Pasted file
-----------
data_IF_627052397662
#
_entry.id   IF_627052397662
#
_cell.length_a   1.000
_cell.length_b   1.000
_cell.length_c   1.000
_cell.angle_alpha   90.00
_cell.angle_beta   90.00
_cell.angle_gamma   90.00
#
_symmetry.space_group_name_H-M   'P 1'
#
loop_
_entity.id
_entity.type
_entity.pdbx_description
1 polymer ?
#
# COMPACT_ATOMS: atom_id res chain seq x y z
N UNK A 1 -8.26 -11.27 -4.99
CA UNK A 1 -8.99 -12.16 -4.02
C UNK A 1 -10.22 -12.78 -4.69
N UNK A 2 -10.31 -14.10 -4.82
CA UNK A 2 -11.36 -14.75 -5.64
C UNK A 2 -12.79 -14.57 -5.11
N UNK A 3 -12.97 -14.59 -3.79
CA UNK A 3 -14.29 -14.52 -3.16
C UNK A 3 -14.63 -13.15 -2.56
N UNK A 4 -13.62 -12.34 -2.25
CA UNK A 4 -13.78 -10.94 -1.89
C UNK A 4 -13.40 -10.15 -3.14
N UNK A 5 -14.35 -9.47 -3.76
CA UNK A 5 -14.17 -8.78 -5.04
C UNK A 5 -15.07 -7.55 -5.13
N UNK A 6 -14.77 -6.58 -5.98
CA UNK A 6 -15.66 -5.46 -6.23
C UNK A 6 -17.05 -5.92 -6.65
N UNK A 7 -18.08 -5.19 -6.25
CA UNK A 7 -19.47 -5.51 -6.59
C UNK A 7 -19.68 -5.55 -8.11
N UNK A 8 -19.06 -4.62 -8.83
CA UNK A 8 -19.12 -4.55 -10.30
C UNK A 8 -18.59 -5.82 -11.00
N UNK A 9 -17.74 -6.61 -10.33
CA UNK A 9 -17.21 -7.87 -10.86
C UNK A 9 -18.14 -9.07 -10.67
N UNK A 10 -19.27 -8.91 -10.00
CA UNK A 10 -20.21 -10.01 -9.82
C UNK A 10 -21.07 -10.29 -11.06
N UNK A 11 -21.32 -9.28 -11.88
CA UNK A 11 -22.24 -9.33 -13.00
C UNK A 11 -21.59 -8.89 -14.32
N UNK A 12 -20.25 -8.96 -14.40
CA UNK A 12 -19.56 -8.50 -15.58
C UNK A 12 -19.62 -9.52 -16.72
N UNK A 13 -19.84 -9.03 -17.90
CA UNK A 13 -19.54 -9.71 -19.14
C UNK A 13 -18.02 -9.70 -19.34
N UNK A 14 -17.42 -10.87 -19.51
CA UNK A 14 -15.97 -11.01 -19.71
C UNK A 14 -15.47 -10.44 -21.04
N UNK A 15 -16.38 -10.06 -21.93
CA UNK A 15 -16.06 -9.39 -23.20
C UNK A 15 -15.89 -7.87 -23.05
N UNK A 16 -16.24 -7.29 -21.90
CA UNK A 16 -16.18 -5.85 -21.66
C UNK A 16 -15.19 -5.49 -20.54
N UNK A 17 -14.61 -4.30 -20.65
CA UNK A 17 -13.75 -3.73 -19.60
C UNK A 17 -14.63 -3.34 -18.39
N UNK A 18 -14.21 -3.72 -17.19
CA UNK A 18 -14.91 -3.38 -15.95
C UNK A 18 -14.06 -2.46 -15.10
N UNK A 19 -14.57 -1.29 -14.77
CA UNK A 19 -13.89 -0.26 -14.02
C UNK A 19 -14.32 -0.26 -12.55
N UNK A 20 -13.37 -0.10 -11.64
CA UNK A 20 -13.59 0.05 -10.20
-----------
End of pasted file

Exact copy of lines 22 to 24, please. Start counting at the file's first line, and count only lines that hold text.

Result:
CA UNK A 1 -8.99 -12.16 -4.02
C UNK A 1 -10.22 -12.78 -4.69
N UNK A 2 -10.31 -14.10 -4.82